Skip Header

We are hiring thousands of people for the 2020 Census. Click to learn more and apply.

Table IDs Explained

Component ID: #ti739888441

Ever wonder what a table ID represents? The characters may look random at first glance, but each American Community Survey (ACS) table ID is purposefully numbered to describe its content and format.For example, the characters in B06004APR show that the table contains place of birth statistics for the white alone population in Puerto Rico.

ACS table IDs consist of up to five elements. To learn more about the numbering system, drill into each of the following elements below:

Expand All

Collapse All
Component ID: #ti862198583

Table ID Characters
Type of Table
Contains
B Detailed Tables Base Table Most detailed estimates on all topics for all geographies
C Collapsed Table Similar information from its corresponding Base Table (B) but at a lower level of detail because one or more lines in the Base Table have been grouped together
K20
Supplemental Table The only source of 1-year statistics for selected geographies with populations of 20,000-64,999
S
Subject Table A span of information on a particular ACS subject, such as veterans, presented in the format of both estimates and percentages
R
Ranking Table State rankings across approximately 90 key variables
GCT
Geographic Comparison Table Comparisons across approximately 95 key variables for geographies other than states such as counties or congressional districts
DP
Data Profile Broad social, economic, housing, and demographic information in a total of four profiles
NP
Narrative Profile Summaries of information in the Data Profiles using nontechnical text
CP
Comparison Profile Comparisons of ACS estimates over time in the same layout as the Data Profiles
S0201
Selected Population Profile Broad ACS statistics for population subgroups by race, ethnicity, ancestry, tribal affiliation, and place of birth

Component ID: #ti1263682240

The next 2 characters identify the subject of the table. Profiles (DP, NP, CP, and S0201) cover multiple topics, so they do not have any characters to indicate a subject.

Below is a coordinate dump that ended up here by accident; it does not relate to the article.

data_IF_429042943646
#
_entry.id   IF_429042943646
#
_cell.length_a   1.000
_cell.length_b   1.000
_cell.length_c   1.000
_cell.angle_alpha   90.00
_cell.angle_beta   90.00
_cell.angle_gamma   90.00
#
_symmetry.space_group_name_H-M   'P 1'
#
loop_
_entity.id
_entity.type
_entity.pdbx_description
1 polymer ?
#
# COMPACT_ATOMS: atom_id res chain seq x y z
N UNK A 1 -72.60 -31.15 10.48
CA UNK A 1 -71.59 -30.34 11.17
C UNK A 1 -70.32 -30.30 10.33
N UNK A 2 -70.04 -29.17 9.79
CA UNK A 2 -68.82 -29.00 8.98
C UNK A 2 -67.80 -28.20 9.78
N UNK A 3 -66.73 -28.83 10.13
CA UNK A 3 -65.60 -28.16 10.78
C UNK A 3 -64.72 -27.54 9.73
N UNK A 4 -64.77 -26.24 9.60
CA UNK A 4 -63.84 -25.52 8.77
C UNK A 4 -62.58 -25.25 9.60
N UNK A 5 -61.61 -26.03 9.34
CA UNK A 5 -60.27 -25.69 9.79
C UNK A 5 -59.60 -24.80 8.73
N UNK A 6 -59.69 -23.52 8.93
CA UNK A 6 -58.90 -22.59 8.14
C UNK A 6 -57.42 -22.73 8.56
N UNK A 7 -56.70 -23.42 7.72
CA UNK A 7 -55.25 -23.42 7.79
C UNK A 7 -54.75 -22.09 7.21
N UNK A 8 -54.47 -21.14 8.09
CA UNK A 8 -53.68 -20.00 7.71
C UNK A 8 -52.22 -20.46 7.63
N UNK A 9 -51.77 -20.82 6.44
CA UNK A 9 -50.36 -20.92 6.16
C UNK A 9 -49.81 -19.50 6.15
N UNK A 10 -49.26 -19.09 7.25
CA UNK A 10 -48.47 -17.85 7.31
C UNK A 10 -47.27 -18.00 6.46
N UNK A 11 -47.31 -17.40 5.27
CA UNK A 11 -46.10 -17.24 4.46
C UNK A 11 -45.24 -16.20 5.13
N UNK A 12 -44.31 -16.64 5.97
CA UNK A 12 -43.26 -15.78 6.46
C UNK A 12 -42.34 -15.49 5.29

Component ID: #ti1687775829

Subject Number
Subject Name
Subject Number
Subject Name
01
Age; Sex 17
Poverty Status
02
Race 18
Disability Status
03
Hispanic or Latino Origin 19
Income
04
Ancestry 20
Earnings
05
Citizenship Status; Year of Entry; Foreign Born Place of Birth 21
Veteran Status; Period of Military Service
06
Place of Birth 22
Food Stamps/Supplemental Nutrition Assistance Program (SNAP)
07
Migration/Residence 1 Year Ago 23
Employment Status; Work Status Last Year
08
Commuting (Journey to Work); Place of Work 24
Industry, Occupation, and Class of Worker
09
Relationship to Householder 25
Housing Characteristics
10
Grandparents and Grandchildren Characteristics 26
Group Quarters
11
Household Type; Family Type; Subfamilies 27
Health Insurance Coverage
12
Marital Status; Marital History 28
Computer and Internet Use
13
Fertility 29
Citizen Voting-Age Population
14
School Enrollment 98
Quality Measures
15
Educational Attainment; Undergraduate Field of Degree 99
Allocation Table for Any Subject
16
Language Spoken at Home

 

Component ID: #ti1234333697

The next 2 or 3 digits are a sequential number, such as 001 or 002, that uniquely identifies the table within a given subject.

Component ID: #ti562617662

For selected tables, an alphabetic suffix follows to indicate that a table is repeated for the nine major race and Hispanic or Latino groups:

Component ID: #ti1465004982

Code
Race or Ethnic Group
A White Alone
B Black or African American Alone
C American Indian and Alaska Native Alone
D Asian Alone
E Native Hawaiian and Other Pacific Islander Alone
F Some Other Race Alone
G Two or More Races
H White Alone, Not Hispanic or Latino
I Hispanic or Latino

Component ID: #ti1935398275

For selected tables, a final alphabetic suffix "PR" follows to indicate a table is available for Puerto Rico geographies only. These Puerto Rico-specific tables exist because for some geography-based subjects, the wording of the Puerto Rico Community Survey questionnaire differs slightly but significantly from the American Community Survey questionnaire. (For example, the ACS asks "When did this person come to live in the United States?" whereas the PRCS asks "When did this person come to live in Puerto Rico?") The comparable United States table has the same ID but without the trailing "PR" (e.g., B06014 and B06014PR).

You May Be Interested In


Related Topics

Around the Bureau

X
  Is this page helpful?
Thumbs Up Image Yes    Thumbs Down Image No
X
Comments or suggestions?
No, thanks
255 characters remaining
X
Thank you for your feedback.
Comments or suggestions?
Back to Header